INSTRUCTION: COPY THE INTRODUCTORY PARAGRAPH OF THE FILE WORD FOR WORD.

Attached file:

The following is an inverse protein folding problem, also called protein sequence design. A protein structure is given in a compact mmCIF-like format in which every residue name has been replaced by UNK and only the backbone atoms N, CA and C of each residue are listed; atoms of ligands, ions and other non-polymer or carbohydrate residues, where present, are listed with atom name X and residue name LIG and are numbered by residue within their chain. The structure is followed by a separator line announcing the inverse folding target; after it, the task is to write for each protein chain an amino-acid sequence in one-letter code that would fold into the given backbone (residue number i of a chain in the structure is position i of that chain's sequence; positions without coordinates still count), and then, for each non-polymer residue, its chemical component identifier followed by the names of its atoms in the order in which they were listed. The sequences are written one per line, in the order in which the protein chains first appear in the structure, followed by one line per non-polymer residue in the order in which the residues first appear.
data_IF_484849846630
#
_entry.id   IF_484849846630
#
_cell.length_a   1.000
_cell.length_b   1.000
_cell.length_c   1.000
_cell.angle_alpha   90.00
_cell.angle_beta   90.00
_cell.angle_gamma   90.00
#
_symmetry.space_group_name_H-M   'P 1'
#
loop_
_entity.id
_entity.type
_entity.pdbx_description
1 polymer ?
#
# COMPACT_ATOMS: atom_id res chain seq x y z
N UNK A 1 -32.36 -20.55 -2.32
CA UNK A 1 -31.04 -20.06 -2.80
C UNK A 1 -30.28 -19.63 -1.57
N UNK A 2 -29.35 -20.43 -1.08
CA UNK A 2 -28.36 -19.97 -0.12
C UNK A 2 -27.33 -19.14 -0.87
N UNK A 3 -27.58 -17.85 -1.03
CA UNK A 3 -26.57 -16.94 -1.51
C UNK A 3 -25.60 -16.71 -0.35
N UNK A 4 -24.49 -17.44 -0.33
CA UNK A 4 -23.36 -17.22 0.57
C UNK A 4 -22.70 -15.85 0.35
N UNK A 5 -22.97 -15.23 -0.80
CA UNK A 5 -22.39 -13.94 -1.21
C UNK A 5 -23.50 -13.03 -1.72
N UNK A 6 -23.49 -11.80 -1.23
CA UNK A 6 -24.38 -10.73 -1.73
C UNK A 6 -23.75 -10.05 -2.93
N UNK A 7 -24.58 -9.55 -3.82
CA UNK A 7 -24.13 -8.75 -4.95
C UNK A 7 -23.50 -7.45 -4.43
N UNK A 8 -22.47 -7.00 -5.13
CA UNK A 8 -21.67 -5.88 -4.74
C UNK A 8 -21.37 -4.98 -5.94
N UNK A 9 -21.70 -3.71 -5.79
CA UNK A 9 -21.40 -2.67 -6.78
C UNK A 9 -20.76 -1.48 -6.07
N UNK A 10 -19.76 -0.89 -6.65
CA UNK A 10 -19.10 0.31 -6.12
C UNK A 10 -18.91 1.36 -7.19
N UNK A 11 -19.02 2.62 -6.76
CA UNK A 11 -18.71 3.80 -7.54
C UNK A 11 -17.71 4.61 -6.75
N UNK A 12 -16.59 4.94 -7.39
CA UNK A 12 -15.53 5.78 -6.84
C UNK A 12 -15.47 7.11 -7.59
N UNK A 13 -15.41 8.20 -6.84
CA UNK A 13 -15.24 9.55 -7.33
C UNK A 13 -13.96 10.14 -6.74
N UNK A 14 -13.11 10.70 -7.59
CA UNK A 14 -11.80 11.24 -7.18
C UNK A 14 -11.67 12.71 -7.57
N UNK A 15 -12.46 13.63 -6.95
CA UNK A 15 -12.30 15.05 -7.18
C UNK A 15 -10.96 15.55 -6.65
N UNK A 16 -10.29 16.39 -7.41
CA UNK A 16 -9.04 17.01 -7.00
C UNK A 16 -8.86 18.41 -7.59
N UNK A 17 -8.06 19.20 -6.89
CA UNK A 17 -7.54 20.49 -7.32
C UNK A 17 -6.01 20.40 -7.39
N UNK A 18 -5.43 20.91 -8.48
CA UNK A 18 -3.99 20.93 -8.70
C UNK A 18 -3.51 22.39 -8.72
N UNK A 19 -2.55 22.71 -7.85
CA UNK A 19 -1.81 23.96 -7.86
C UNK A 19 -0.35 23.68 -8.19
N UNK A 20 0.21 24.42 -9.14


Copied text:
The following is an inverse protein folding problem, also called protein sequence design. A protein structure is given in a compact mmCIF-like format in which every residue name has been replaced by UNK and only the backbone atoms N, CA and C of each residue are listed; atoms of ligands, ions and other non-polymer or carbohydrate residues, where present, are listed with atom name X and residue name LIG and are numbered by residue within their chain. The structure is followed by a separator line announcing the inverse folding target; after it, the task is to write for each protein chain an amino-acid sequence in one-letter code that would fold into the given backbone (residue number i of a chain in the structure is position i of that chain's sequence; positions without coordinates still count), and then, for each non-polymer residue, its chemical component identifier followed by the names of its atoms in the order in which they were listed. The sequences are written one per line, in the order in which the protein chains first appear in the structure, followed by one line per non-polymer residue in the order in which the residues first appear.